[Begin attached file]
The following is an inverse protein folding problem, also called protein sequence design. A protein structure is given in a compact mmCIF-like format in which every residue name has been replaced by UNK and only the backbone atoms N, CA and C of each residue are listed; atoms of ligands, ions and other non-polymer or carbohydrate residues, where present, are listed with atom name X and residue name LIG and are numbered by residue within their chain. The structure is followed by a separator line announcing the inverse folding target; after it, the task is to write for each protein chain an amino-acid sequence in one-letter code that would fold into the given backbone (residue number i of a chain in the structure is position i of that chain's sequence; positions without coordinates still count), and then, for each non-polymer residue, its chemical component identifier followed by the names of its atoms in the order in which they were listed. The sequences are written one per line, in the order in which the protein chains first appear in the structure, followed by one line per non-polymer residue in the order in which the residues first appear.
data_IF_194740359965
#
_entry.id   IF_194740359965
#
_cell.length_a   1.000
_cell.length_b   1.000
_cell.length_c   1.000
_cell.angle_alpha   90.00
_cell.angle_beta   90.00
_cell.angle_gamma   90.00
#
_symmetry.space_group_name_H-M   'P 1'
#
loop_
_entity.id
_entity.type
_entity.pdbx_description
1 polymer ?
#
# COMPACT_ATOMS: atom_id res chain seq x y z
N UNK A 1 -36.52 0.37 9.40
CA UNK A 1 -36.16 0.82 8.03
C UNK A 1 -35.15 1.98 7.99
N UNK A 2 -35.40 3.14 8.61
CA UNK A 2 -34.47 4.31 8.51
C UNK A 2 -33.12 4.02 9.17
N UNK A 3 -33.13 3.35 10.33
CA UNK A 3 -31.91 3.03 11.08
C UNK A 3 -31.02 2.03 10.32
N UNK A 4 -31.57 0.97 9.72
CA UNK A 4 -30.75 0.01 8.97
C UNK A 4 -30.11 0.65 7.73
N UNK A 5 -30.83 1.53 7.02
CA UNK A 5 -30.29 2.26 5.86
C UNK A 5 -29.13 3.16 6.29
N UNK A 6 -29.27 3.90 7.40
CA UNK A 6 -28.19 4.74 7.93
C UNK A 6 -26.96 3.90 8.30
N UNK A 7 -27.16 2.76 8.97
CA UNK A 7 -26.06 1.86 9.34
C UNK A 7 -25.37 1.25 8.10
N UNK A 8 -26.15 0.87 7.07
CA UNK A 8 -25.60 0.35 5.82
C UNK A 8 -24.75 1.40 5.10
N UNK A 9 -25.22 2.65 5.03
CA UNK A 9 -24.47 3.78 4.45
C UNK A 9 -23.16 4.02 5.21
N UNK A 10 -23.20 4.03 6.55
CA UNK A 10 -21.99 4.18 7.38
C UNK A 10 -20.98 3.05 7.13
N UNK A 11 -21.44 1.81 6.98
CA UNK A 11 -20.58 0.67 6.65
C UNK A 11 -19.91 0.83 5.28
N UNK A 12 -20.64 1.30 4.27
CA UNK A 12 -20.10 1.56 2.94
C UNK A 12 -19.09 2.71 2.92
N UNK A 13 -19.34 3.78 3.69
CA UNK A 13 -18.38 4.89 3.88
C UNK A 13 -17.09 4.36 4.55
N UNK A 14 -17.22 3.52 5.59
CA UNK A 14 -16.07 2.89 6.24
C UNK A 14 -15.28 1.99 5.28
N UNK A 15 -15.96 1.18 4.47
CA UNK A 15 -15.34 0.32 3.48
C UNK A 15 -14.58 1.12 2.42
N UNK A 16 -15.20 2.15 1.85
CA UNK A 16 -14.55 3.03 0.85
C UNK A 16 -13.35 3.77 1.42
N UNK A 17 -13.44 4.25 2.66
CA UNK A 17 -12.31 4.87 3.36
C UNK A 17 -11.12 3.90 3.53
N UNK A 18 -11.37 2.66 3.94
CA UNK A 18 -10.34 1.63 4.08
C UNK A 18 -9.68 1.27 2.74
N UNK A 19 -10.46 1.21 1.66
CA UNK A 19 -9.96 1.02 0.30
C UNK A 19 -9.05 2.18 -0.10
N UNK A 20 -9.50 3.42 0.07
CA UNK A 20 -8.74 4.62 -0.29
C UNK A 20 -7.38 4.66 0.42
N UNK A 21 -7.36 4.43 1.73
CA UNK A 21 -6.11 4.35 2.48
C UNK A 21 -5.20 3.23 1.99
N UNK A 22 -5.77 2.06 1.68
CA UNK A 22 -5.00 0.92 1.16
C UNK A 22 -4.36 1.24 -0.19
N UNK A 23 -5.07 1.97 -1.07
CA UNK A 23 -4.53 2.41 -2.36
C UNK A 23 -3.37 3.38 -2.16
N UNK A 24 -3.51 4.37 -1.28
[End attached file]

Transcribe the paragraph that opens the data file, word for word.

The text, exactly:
The following is an inverse protein folding problem, also called protein sequence design. A protein structure is given in a compact mmCIF-like format in which every residue name has been replaced by UNK and only the backbone atoms N, CA and C of each residue are listed; atoms of ligands, ions and other non-polymer or carbohydrate residues, where present, are listed with atom name X and residue name LIG and are numbered by residue within their chain. The structure is followed by a separator line announcing the inverse folding target; after it, the task is to write for each protein chain an amino-acid sequence in one-letter code that would fold into the given backbone (residue number i of a chain in the structure is position i of that chain's sequence; positions without coordinates still count), and then, for each non-polymer residue, its chemical component identifier followed by the names of its atoms in the order in which they were listed. The sequences are written one per line, in the order in which the protein chains first appear in the structure, followed by one line per non-polymer residue in the order in which the residues first appear.